“Gutenberg” is a codename for a whole new paradigm for creating with WordPress, that aims to revolutionize the entire publishing experience as much as Johannes Gutenberg did the printed word. The project is following a four-phase process that will touch major pieces of WordPress — Editing, Customization, Collaboration, and Multilingual.
Following the introduction of post block editing in December 2018, Gutenberg later introduced full site editing (FSE) in 2021, which shipped with WordPress 5.9 in early 2022.
What Does Gutenberg Do?
Gutenberg is WordPress’s “block editor”, and introduces a modular approach to modifying your entire site. Edit individual content blocks on posts or pages. Add and adjust widgets. Even design your site headers, footers, and navigation with full site editing support.
Each piece of content in the editor, from a paragraph to an image gallery to a headline, is its own block. And just like physical blocks, WordPress blocks can be added, arranged, and rearranged, allowing users to create media-rich content and site layouts in a visually intuitive way — and without workarounds like shortcodes or custom HTML and PHP.
We’re always hard at work refining the experience, creating more and better blocks, and laying the groundwork for future phases of work. Each WordPress release includes stable features from the Gutenberg plugin, so you don’t need to install the plugin to benefit from the work being done here.
Are you a tech-savvy early adopter who likes testing bleeding-edge and experimental features, and isn’t afraid to tinker with features that are still in active development? If so, this beta plugin gives you access to the latest Gutenberg features for block and full site editing, as well as a peek into what’s to come.
For the adventurous and tech-savvy, the Gutenberg plugin gives you the latest and greatest feature set, so you can join us in testing and developing bleeding-edge features, playing around with blocks, and maybe get inspired to contribute or build your own blocks.
User Documentation: Review the WordPress Editor documentation for detailed instructions on using the editor as an author to create posts, pages, and more.
Developer Documentation: Explore the Developer Documentation for extensive tutorials, documentation, and API references on how to extend the editor.
Contributors: Gutenberg is an open-source project and welcomes all contributors from code to design, from documentation to triage. See the Contributor’s Handbook for all the details on how you can help.
The development hub for the Gutenberg project can be found at https://github.com/wordpress/gutenberg. Discussions for the project are on the Make Core Blog and in the #core-editor channel in Slack, including weekly meetings. If you don’t have a Slack account, you can sign up here.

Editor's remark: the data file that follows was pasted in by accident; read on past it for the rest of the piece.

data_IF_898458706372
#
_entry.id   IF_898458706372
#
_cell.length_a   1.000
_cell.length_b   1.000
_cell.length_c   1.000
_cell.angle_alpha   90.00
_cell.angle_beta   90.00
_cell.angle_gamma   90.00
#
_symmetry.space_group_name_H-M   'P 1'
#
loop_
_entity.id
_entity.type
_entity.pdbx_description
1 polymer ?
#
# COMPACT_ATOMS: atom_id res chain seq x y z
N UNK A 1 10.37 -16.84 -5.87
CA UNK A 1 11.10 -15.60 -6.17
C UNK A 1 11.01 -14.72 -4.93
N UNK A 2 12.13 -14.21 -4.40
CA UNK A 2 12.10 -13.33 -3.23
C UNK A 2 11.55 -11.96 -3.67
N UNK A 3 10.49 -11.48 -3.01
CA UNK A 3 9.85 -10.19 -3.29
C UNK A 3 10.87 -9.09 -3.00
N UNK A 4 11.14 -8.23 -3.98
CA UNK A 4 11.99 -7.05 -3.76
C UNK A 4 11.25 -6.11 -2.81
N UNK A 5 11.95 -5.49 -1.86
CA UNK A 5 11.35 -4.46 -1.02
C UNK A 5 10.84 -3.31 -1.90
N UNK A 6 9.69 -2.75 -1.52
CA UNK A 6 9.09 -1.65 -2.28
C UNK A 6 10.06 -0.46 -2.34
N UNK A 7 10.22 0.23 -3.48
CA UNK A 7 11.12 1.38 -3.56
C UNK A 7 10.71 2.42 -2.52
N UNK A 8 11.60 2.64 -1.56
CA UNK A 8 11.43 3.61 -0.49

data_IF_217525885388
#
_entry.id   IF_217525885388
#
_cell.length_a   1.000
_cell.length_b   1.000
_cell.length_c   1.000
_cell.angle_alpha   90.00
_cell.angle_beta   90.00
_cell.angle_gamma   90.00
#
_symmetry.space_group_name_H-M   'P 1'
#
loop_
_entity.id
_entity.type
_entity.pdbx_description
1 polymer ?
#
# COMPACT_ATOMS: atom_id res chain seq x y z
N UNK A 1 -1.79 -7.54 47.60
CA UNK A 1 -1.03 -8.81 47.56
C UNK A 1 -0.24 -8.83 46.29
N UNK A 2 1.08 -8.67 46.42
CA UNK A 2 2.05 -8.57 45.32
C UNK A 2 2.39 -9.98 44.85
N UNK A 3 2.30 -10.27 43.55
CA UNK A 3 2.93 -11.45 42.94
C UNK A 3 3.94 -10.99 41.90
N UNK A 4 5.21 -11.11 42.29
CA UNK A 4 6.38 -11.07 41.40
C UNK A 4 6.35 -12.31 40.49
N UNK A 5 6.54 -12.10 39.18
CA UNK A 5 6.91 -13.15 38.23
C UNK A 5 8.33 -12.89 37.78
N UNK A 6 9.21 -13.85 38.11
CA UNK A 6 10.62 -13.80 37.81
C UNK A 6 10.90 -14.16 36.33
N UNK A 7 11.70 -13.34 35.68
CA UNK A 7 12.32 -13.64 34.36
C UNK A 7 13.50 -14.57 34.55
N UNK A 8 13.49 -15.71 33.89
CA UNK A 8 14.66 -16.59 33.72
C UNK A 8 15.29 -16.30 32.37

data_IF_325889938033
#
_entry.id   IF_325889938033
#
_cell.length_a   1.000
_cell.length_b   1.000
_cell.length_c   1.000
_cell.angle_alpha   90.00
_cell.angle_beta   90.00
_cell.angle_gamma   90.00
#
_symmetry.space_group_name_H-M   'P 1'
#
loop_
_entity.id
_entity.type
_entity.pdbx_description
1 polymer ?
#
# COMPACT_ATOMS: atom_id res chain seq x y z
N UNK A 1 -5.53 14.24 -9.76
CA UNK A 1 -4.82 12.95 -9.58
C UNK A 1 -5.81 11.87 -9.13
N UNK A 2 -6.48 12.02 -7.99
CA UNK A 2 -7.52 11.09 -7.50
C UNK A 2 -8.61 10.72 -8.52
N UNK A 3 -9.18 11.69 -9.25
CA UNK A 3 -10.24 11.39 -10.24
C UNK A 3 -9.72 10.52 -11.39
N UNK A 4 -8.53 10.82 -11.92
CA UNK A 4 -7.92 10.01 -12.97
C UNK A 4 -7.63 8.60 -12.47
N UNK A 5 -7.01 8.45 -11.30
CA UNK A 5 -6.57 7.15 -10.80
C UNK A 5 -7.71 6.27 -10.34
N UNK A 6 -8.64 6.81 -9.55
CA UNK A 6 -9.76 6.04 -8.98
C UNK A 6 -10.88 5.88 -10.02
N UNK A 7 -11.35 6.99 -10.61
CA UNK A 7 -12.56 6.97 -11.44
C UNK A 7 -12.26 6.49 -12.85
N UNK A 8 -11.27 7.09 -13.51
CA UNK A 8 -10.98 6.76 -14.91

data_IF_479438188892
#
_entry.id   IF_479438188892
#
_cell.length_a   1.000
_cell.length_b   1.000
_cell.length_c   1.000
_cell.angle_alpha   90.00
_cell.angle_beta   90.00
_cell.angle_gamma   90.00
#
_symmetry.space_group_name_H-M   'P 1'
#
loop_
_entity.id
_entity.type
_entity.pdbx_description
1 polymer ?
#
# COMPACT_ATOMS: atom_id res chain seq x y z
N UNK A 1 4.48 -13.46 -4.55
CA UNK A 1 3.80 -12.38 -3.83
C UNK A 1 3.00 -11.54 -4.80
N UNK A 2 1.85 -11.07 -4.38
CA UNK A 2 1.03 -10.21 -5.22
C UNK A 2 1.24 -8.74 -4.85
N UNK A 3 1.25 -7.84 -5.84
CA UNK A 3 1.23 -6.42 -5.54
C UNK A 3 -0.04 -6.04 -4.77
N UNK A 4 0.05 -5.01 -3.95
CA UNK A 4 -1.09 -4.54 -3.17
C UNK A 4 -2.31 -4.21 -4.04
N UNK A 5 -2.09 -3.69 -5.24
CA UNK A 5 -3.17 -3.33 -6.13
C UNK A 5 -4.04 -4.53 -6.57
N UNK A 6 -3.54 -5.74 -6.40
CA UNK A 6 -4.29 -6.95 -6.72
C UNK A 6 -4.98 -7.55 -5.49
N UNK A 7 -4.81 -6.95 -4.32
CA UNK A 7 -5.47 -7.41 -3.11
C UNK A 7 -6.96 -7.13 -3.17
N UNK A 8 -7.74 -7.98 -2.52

How can I send feedback or get help with a bug?
The best place to report bugs, feature suggestions, or any other feedback is at the Gutenberg GitHub issues page. Before submitting a new issue, please search the existing issues to check if someone else has reported the same feedback.
While we try to triage issues reported here on the plugin forum, you’ll get a faster response (and reduce duplication of effort) by keeping feedback centralized in GitHub.
Do I have to use the Gutenberg plugin to get access to these features?
Not necessarily. Each version of WordPress after 5.0 has included features from the Gutenberg plugin, which are known collectively as the WordPress Editor. You are likely already benefitting from stable features!
But if you want cutting edge beta features, including more experimental items, you will need to use the plugin. You can read more here to help decide whether the plugin is right for you.
Where can I see which Gutenberg plugin versions are included in each WordPress release?
View the Versions in WordPress document to get a table showing which Gutenberg plugin version is included in each WordPress release.
What’s next for the project?
The four phases of the project are Editing, Customization, Collaboration, and Multilingual. You can hear more about the project and phases from Matt in his State of the Word talks for 2021, 2020, 2019, and 2018. Additionally, you can follow the biweekly release notes and monthly project plan updates on the Make WordPress Core blog for more up to date information about what’s happening now.
Where can I read more about Gutenberg?
- Gutenberg, or the Ship of Theseus, with examples of what Gutenberg might do in the future
- Editor Technical Overview
- Design Principles and block design best practices
- WP Post Grammar Parser
- Development updates on make.wordpress.org
- Documentation: Creating Blocks, Reference, and Guidelines
- Additional frequently asked questions
To read the changelog for the latest Gutenberg release, please navigate to the release page.